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The female element in this story is what drives my interest most. Not often are there serial killer films which tackle a woman’s perspective. Certainly not one which extends to several lead characters. Even The Silence of the Lambs remained focused solely on Clarice Starling, and that was excellent. La chambre des morts is able to encompass several different aspects of womanhood: the main character Mélanie Laurent plays whose responsibilities lie between being a tough single mother to being a tough police officer tackling gruesome murder cases; likewise, one of her superiors is female whereas other movies might opt for a typical older policeman; and well, you’ll figure out the other one.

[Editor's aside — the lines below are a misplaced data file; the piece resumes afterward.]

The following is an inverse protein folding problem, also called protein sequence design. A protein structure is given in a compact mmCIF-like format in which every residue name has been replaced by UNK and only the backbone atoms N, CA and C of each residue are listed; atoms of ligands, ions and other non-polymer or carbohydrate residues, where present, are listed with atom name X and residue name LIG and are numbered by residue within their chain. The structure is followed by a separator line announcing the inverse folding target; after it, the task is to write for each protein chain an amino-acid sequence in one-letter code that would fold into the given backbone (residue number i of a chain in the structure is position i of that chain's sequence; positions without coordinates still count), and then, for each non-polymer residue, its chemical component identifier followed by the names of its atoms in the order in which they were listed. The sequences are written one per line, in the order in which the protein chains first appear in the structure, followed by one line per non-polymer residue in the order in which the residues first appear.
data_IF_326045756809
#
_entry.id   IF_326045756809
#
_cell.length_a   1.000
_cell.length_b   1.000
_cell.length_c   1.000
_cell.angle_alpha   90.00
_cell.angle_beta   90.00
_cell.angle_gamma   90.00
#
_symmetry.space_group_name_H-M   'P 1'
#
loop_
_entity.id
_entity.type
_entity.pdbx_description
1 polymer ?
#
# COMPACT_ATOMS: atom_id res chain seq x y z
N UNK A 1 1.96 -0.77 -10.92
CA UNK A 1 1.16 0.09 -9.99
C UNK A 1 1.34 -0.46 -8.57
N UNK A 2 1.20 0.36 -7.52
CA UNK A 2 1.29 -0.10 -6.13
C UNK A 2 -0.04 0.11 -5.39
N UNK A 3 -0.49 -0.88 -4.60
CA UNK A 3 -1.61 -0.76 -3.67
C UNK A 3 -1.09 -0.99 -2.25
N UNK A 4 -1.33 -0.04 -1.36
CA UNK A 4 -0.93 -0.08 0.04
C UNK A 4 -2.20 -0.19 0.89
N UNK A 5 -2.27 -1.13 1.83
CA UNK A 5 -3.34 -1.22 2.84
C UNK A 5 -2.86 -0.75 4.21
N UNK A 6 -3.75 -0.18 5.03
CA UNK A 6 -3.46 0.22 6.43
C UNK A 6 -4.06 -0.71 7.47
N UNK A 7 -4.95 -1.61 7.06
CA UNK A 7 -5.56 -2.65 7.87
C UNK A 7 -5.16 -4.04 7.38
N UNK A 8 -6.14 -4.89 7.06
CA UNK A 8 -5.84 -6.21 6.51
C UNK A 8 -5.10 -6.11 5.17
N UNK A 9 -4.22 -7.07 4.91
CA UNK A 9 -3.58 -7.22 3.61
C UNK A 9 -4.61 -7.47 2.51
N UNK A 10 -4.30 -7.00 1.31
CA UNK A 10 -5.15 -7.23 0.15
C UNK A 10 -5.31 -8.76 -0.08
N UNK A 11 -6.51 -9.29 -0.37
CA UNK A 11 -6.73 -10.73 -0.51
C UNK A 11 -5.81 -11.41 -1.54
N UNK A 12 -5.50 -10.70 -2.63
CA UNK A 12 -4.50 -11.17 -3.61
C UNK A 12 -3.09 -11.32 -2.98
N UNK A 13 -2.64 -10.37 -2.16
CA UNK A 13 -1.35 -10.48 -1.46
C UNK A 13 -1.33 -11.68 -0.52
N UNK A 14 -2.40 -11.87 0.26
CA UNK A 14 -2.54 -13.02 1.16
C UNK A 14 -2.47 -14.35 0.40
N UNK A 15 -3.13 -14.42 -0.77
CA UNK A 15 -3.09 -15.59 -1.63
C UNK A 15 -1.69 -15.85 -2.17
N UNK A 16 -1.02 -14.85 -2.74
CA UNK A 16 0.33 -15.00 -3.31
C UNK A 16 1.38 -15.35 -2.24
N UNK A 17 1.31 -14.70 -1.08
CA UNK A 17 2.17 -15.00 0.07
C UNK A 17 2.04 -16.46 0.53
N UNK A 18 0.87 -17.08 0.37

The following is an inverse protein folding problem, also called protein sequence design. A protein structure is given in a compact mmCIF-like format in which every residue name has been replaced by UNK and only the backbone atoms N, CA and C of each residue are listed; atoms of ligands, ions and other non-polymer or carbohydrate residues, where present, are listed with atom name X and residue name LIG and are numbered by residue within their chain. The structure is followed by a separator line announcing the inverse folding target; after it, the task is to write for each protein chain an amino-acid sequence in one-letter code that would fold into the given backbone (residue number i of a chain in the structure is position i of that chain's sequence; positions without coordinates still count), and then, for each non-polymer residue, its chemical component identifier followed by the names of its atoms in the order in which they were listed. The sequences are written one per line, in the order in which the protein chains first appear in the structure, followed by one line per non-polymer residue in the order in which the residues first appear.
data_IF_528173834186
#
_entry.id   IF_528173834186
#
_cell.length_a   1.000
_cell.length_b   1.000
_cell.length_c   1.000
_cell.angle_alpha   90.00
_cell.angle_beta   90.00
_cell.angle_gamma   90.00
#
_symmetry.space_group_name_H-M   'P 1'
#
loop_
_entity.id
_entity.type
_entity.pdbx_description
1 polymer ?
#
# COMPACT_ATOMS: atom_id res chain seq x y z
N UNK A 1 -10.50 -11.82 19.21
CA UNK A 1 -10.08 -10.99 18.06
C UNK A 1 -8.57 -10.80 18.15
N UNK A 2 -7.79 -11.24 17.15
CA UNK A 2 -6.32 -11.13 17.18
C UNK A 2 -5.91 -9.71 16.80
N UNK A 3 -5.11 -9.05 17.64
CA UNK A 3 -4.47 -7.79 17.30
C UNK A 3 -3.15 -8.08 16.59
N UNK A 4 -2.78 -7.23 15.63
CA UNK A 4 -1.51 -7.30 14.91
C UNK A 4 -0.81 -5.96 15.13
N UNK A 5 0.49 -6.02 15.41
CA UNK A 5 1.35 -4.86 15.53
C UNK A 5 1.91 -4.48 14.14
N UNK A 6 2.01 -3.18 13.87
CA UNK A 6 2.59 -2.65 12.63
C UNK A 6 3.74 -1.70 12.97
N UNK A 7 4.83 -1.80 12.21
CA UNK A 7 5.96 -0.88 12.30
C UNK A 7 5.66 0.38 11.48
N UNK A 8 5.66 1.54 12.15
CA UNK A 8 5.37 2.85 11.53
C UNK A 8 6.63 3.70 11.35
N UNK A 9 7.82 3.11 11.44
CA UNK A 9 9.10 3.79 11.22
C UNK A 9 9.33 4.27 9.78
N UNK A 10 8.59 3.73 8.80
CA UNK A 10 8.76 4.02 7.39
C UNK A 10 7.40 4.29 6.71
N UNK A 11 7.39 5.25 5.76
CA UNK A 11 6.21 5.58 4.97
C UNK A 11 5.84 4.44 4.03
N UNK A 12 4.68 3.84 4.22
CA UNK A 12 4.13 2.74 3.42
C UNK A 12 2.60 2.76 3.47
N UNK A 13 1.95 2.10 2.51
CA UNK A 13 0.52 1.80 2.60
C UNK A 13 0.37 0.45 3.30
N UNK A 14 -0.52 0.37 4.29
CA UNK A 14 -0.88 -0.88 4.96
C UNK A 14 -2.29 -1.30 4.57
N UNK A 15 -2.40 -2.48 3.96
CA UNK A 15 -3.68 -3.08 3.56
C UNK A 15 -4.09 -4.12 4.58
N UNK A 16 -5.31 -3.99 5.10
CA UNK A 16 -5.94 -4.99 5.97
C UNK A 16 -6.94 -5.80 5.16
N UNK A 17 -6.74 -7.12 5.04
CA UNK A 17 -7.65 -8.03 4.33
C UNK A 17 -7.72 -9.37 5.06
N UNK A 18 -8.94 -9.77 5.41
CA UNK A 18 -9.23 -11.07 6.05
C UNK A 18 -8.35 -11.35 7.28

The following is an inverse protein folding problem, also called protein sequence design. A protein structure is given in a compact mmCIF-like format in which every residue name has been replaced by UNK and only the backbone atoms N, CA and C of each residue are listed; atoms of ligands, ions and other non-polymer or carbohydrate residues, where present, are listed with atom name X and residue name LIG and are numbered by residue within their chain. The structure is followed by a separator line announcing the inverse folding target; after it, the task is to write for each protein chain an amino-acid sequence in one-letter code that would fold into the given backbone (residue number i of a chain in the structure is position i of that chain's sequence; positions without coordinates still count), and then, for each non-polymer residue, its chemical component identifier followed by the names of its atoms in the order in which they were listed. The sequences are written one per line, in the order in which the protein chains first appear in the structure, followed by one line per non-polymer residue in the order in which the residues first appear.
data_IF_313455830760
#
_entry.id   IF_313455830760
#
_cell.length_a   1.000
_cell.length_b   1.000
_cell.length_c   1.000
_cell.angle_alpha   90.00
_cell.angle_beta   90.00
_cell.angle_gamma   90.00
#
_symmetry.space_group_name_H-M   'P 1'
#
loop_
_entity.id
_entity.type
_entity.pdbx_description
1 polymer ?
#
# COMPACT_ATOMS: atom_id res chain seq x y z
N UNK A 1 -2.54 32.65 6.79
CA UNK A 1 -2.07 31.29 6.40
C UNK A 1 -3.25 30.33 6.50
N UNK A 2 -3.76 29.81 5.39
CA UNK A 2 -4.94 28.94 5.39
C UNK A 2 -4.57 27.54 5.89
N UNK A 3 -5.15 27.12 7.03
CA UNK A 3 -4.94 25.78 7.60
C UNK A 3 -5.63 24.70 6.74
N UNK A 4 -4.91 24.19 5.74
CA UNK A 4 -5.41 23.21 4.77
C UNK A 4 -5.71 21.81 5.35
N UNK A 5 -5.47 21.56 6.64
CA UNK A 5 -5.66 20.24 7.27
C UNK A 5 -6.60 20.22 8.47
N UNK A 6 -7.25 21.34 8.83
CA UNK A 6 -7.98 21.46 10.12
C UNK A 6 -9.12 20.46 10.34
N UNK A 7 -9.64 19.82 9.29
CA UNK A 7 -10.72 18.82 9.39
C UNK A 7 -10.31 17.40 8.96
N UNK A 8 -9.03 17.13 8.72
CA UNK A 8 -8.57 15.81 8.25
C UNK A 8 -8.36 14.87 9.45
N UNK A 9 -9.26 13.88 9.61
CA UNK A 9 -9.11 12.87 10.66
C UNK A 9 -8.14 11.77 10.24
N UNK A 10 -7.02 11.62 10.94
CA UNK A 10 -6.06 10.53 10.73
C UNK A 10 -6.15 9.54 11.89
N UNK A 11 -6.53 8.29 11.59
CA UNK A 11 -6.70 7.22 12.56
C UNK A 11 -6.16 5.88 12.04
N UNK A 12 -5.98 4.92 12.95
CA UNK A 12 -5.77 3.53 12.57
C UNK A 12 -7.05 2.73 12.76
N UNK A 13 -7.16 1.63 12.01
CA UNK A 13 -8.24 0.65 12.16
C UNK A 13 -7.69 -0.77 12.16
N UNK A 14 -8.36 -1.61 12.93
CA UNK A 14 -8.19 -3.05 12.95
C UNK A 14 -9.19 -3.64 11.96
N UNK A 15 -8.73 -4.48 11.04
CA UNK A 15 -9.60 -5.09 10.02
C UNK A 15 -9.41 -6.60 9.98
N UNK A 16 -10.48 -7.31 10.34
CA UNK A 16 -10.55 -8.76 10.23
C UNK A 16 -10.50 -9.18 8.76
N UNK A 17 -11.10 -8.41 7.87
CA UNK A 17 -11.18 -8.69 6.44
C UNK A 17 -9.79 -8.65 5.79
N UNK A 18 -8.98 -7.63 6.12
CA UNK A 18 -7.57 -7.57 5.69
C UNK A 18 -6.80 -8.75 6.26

So for a crime-thriller, this one finds itself in a small group where women get to take on the serial killer, they get to play all the roles usually reserved for men. With somebody like Laurent, the main character Lucie is so well performed. She isn’t some typical cop, neither in writing nor in how Laurent portrays her. Lucie is not a burnt out detective, she’s not particularly cynical or optimistic. She sits somewhere in the middle; a new mother, a woman that takes her job seriously and knows it just as well. We’re always going to be reminded of Jodie Foster as Clarice when it comes to these types of films. Although Laurent injects this character with enough of her own talent to not let this role be defined by another. This is the first movie in which I’d seen Laurent and I’ve gone on to enjoy her hugely in Enemy most of all. She’s an excellent actor.